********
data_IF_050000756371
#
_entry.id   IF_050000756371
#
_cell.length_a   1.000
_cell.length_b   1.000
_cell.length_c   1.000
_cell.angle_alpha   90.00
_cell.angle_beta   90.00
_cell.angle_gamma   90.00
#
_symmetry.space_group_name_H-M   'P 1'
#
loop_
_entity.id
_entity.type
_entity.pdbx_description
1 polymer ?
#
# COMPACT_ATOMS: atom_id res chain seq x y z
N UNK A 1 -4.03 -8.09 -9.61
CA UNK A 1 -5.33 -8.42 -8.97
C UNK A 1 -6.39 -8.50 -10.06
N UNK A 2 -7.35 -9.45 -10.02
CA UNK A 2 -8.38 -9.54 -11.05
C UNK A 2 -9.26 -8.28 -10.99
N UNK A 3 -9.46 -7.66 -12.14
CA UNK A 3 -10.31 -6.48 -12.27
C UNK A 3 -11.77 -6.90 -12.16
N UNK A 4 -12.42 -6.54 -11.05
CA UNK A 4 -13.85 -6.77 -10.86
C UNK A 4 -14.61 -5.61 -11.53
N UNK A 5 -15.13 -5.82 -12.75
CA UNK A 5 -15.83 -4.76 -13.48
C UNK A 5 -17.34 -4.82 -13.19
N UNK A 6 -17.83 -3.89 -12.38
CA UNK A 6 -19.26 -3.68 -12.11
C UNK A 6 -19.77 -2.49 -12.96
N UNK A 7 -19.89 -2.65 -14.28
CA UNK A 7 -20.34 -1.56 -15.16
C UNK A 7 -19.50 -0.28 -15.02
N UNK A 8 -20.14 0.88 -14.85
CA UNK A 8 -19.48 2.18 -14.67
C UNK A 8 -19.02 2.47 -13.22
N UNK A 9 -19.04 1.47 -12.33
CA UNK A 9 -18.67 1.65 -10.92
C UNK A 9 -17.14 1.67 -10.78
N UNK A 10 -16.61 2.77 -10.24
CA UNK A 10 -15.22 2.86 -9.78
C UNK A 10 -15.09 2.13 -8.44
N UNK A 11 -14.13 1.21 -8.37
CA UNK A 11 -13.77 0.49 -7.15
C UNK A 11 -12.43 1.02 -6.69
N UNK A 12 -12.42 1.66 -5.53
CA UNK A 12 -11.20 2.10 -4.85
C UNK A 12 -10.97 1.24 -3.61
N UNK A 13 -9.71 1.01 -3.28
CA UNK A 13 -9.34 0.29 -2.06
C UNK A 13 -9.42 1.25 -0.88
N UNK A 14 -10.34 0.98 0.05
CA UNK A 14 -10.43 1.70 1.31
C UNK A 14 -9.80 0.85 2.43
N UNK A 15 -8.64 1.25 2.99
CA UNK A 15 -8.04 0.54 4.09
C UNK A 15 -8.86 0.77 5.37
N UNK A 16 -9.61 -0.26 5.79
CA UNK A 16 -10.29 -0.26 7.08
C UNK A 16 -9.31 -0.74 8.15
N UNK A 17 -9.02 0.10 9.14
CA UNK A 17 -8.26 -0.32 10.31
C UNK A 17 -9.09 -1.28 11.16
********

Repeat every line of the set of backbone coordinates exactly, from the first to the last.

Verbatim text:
data_IF_050000756371
#
_entry.id   IF_050000756371
#
_cell.length_a   1.000
_cell.length_b   1.000
_cell.length_c   1.000
_cell.angle_alpha   90.00
_cell.angle_beta   90.00
_cell.angle_gamma   90.00
#
_symmetry.space_group_name_H-M   'P 1'
#
loop_
_entity.id
_entity.type
_entity.pdbx_description
1 polymer ?
#
# COMPACT_ATOMS: atom_id res chain seq x y z
N UNK A 1 -4.03 -8.09 -9.61
CA UNK A 1 -5.33 -8.42 -8.97
C UNK A 1 -6.39 -8.50 -10.06
N UNK A 2 -7.35 -9.45 -10.02
CA UNK A 2 -8.38 -9.54 -11.05
C UNK A 2 -9.26 -8.28 -10.99
N UNK A 3 -9.46 -7.66 -12.14
CA UNK A 3 -10.31 -6.48 -12.27
C UNK A 3 -11.77 -6.90 -12.16
N UNK A 4 -12.42 -6.54 -11.05
CA UNK A 4 -13.85 -6.77 -10.86
C UNK A 4 -14.61 -5.61 -11.53
N UNK A 5 -15.13 -5.82 -12.75
CA UNK A 5 -15.83 -4.76 -13.48
C UNK A 5 -17.34 -4.82 -13.19
N UNK A 6 -17.83 -3.89 -12.38
CA UNK A 6 -19.26 -3.68 -12.11
C UNK A 6 -19.77 -2.49 -12.96
N UNK A 7 -19.89 -2.65 -14.28
CA UNK A 7 -20.34 -1.56 -15.16
C UNK A 7 -19.50 -0.28 -15.02
N UNK A 8 -20.14 0.88 -14.85
CA UNK A 8 -19.48 2.18 -14.67
C UNK A 8 -19.02 2.47 -13.22
N UNK A 9 -19.04 1.47 -12.33
CA UNK A 9 -18.67 1.65 -10.92
C UNK A 9 -17.14 1.67 -10.78
N UNK A 10 -16.61 2.77 -10.24
CA UNK A 10 -15.22 2.86 -9.78
C UNK A 10 -15.09 2.13 -8.44
N UNK A 11 -14.13 1.21 -8.37
CA UNK A 11 -13.77 0.49 -7.15
C UNK A 11 -12.43 1.02 -6.69
N UNK A 12 -12.42 1.66 -5.53
CA UNK A 12 -11.20 2.10 -4.85
C UNK A 12 -10.97 1.24 -3.61
N UNK A 13 -9.71 1.01 -3.28
CA UNK A 13 -9.34 0.29 -2.06
C UNK A 13 -9.42 1.25 -0.88
N UNK A 14 -10.34 0.98 0.05
CA UNK A 14 -10.43 1.70 1.31
C UNK A 14 -9.80 0.85 2.43
N UNK A 15 -8.64 1.25 2.99
CA UNK A 15 -8.04 0.54 4.09
C UNK A 15 -8.86 0.77 5.37
N UNK A 16 -9.61 -0.26 5.79
CA UNK A 16 -10.29 -0.26 7.08
C UNK A 16 -9.31 -0.74 8.15
N UNK A 17 -9.02 0.10 9.14
CA UNK A 17 -8.26 -0.32 10.31
C UNK A 17 -9.09 -1.28 11.16